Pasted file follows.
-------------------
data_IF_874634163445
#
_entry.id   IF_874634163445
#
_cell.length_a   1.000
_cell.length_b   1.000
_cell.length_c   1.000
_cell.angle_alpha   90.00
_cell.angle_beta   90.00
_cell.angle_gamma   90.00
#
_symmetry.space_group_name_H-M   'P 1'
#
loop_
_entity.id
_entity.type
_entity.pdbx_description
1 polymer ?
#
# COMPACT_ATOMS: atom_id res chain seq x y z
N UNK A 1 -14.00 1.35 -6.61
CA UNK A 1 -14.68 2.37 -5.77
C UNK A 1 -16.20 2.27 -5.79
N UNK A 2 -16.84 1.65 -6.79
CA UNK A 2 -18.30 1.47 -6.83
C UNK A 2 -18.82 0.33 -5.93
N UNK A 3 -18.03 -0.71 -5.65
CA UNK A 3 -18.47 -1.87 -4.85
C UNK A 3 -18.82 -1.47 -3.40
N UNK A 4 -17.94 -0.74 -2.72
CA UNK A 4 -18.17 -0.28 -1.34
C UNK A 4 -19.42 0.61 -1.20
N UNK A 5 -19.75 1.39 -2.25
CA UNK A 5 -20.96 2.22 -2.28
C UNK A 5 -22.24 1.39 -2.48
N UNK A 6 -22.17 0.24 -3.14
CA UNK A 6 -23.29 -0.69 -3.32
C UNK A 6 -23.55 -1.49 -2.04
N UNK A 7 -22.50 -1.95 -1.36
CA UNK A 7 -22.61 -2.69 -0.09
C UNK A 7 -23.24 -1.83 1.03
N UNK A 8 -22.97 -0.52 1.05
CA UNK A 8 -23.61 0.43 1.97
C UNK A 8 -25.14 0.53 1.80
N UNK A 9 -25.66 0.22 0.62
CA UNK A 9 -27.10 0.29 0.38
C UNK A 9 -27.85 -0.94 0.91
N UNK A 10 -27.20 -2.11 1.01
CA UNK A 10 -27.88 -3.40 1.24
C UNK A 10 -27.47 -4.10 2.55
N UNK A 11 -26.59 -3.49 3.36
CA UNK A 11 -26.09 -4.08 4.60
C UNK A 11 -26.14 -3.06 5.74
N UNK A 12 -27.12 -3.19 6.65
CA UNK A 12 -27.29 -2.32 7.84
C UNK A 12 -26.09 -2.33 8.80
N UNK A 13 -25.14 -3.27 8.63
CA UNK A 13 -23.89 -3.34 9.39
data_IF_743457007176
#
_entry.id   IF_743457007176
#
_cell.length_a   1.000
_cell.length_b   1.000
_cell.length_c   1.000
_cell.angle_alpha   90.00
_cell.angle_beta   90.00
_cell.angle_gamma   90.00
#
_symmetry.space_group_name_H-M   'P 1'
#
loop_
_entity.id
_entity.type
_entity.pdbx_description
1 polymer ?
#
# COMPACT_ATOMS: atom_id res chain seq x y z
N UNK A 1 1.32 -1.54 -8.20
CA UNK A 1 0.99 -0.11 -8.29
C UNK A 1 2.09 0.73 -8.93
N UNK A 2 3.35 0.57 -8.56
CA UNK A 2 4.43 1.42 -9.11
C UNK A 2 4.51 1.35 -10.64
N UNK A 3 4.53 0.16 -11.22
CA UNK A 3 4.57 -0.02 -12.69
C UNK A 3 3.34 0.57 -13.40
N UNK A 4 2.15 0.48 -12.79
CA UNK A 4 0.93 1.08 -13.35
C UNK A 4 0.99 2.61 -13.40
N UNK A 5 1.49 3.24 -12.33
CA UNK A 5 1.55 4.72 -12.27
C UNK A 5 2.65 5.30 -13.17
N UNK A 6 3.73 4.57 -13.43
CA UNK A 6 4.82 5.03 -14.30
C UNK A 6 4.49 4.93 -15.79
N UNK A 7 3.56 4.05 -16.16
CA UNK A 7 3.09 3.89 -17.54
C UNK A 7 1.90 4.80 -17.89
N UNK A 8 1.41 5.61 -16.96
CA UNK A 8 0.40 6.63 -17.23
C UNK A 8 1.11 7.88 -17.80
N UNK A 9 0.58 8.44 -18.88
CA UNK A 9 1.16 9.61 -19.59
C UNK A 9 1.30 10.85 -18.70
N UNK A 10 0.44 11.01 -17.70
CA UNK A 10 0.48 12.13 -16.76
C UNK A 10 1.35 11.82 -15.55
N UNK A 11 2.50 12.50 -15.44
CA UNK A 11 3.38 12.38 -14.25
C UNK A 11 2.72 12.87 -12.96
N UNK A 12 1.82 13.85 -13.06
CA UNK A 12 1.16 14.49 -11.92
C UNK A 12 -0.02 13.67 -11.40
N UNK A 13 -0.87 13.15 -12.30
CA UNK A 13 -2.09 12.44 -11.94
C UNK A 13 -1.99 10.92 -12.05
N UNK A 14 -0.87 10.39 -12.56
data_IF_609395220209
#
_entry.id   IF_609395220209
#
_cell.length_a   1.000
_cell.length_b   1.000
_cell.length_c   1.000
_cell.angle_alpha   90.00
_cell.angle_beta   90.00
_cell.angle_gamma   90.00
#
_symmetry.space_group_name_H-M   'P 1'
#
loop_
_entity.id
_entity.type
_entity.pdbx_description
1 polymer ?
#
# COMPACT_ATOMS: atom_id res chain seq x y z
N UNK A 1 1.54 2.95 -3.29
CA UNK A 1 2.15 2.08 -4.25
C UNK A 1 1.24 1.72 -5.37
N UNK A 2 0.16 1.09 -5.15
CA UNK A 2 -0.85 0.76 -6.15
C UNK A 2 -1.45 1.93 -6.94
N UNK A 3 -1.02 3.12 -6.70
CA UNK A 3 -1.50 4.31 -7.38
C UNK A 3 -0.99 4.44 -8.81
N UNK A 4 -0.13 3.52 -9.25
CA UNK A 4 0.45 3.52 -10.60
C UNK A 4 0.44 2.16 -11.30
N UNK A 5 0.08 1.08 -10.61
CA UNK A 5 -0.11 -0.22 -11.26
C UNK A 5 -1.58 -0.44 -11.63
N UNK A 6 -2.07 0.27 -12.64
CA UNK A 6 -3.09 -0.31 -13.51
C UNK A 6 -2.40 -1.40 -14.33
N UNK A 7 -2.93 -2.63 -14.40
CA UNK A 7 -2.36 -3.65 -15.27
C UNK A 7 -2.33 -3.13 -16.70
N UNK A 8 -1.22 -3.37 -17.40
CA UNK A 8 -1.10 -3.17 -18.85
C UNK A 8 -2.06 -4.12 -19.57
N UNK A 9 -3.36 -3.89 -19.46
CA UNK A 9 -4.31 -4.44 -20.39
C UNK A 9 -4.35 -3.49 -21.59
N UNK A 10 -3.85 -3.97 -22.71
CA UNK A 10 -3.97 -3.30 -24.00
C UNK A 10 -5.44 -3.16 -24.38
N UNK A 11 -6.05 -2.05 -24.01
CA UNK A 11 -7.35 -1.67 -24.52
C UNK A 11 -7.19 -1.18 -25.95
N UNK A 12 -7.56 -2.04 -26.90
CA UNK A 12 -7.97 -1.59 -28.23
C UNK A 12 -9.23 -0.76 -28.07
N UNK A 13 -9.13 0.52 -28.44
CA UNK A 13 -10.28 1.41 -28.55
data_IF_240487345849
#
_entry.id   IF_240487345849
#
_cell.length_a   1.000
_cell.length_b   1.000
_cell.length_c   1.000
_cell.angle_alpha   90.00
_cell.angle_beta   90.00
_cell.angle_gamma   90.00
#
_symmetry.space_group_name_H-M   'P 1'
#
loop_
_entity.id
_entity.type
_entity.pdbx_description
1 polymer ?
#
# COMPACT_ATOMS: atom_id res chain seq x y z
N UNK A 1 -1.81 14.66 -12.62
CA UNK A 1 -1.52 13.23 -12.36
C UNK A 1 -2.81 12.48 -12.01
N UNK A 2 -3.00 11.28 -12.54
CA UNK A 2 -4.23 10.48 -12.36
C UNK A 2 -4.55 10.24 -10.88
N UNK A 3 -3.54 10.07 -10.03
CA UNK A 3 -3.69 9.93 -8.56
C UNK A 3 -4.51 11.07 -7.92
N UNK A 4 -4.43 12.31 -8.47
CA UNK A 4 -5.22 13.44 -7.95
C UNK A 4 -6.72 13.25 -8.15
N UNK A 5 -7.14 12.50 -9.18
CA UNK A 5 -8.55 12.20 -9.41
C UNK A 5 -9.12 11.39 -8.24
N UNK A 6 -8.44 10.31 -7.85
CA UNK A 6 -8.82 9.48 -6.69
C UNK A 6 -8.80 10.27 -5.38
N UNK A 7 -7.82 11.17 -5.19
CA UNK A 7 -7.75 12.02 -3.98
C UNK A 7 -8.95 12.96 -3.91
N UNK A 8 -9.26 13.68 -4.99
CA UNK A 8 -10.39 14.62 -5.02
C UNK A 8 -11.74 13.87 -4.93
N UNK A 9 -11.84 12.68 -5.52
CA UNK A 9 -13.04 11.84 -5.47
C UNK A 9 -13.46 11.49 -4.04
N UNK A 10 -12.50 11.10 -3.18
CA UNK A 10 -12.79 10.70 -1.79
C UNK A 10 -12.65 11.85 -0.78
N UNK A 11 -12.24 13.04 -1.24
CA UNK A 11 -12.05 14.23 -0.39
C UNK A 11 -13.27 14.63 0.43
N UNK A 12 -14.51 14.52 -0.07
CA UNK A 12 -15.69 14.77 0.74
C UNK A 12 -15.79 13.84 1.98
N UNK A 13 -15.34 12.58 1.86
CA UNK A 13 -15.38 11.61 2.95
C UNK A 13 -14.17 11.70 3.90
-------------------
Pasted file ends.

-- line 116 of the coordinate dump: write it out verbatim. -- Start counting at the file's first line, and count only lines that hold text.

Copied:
CA UNK A 13 -2.09 12.44 -11.94